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Jenny Diski’s Magic Mirror

Her sole short story collection, "The Vanishing Princess," retells folk stories with new female perspectives.

Wikimedia Commons

The Vanishing Princess is Jenny Diski’s only collection of short stories, recently published for the first time in the U.S. (it came out in the U.K. in 1995). In her introduction to the book, Heidi Julavits calls it “an artist’s sketchbook” for Diski, who, before her death in 2016, was better known for her ten novels, eight works of nonfiction, and reams of criticism for The London Review of BooksShe seemed to always have been there, a ubiquitous voice that, as this collection shows, turns out to have been irreplaceable. 

The Vanishing Princess finds Diski in reflective mode. The first story is about the eponymous princess, but its subtitle—“Or, The Origin of Cubism”—suggests something more than a modern fairytale. Once upon a time, a princess lived in a tower all alone. A soldier arrived and brought her food, which he liked to watch her eat. Then a second soldier came, and gave her other things she hungered for: a mirror and a calendar. Her appearance distressed her at first. The second soldier stood next to her, and “she watched his reflection standing next to hers and telling her, ‘That is you.’”

THE VANISHING PRINCESS by Jenny Diski. $15.99. 188pp., Ecco

The first soldier came back. Seeing that another man had brought a mirror, he “took off a diamond ring he wore and … etched the outline of the princess’s reflection on to the glass.” When the second soldier returned, he made the princess stand before the mirror so that her reflection precisely filled out the first soldier’s outline. Then he, too, took off a diamond ring, and with its edge “drew around the reflection of her eyes,” then “filled in the lids, the pupils and the irises.” Now, within the outline, “a pair of eyes stared out.” They were “fixed in an expression of longing and alarm so poignant that the princess gasped. She could no longer see her own eyes when she looked in the mirror.”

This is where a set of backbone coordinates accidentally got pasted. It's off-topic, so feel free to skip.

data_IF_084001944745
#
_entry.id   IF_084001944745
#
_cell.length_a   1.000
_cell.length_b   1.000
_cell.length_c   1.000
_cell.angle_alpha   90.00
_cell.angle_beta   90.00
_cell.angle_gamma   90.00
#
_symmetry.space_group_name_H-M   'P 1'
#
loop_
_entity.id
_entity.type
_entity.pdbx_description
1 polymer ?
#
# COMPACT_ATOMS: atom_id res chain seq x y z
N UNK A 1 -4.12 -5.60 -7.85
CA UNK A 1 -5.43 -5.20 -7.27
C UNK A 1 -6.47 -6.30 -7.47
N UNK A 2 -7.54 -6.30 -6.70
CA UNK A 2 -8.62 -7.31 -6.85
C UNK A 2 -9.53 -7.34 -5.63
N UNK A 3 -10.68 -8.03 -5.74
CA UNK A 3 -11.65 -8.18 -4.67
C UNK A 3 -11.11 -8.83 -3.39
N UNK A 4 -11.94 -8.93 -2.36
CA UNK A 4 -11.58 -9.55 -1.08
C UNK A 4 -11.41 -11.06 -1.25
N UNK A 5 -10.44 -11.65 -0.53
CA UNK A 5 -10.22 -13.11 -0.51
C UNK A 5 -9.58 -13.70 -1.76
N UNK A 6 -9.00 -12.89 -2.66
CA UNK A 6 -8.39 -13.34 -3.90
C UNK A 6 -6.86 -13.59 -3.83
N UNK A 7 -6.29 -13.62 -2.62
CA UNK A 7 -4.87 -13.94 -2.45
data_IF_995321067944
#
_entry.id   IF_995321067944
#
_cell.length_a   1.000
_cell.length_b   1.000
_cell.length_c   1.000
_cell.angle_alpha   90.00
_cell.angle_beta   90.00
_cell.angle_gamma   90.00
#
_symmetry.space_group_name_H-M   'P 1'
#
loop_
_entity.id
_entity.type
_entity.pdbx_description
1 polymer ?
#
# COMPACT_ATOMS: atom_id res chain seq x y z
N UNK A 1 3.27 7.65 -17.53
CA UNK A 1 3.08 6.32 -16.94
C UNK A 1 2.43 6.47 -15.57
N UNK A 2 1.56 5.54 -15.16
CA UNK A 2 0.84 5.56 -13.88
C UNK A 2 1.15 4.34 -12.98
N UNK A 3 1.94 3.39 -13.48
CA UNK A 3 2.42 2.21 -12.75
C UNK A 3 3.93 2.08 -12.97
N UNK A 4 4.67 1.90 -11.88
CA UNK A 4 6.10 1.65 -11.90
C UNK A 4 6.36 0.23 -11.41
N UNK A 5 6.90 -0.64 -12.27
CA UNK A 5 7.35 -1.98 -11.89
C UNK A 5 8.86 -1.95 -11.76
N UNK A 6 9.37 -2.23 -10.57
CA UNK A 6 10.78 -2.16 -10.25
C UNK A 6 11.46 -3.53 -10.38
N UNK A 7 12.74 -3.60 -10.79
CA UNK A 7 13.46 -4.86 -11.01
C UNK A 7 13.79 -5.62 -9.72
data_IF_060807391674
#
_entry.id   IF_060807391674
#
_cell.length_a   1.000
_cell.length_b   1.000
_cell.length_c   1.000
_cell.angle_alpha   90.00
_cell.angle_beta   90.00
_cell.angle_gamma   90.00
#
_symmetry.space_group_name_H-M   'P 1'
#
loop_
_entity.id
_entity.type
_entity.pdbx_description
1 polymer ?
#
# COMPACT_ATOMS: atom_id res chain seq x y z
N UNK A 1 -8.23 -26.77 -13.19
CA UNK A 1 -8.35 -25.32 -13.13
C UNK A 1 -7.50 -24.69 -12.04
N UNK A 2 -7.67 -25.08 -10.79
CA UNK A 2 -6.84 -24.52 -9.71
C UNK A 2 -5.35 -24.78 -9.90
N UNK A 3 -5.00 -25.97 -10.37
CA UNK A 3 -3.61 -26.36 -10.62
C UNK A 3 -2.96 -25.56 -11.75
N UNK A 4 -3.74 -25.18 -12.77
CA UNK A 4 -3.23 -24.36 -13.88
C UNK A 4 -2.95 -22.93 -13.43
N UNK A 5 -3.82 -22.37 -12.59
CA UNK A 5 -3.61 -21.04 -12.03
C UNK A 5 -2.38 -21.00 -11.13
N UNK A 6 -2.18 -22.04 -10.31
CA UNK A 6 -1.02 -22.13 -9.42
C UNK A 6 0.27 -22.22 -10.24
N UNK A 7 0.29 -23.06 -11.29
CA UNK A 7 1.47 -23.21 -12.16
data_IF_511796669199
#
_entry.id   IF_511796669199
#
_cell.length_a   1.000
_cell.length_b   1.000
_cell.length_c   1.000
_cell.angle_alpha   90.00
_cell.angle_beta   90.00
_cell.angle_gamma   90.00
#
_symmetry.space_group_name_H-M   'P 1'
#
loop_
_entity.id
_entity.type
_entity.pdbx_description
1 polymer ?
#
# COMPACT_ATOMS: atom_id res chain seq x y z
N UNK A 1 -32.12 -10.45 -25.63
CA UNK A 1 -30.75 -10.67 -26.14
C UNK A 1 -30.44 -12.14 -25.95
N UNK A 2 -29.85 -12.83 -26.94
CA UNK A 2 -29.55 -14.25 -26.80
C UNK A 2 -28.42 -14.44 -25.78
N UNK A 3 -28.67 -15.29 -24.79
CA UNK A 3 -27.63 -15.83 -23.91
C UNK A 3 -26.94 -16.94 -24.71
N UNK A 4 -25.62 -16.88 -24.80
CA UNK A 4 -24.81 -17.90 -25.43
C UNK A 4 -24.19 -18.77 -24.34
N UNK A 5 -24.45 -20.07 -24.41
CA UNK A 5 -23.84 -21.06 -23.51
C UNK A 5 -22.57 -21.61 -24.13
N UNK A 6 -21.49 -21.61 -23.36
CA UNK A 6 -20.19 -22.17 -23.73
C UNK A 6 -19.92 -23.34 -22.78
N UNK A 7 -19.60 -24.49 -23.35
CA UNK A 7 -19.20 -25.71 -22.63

The first soldier became more interested in looking at the eyes in the glass than watching the princess eat. “Now, on each visit, the soldiers added to the portrait in the mirror.” The princess’s original reflection “became no more than a frame, as each man added a feature according to his mood. An elbow was matched with the bridge of a nose; a wrist with a knee; a buttock curved beside an anklebone; one ear rested on a fingernail.” Finally, she couldn’t see herself at all. She disappeared. 

In presenting a fairytale about three-dimensional representation, Diski focuses not on the person doing the looking, but the person being looked at. It is a story about being, not about seeing. Like almost every story in The Vanishing Princess—which, as Julavits puts it, are all bound together by “their feministly interrogative nature”—the tale takes up one aspect of feminine experience and inflates it into a beautiful and monstrous parable.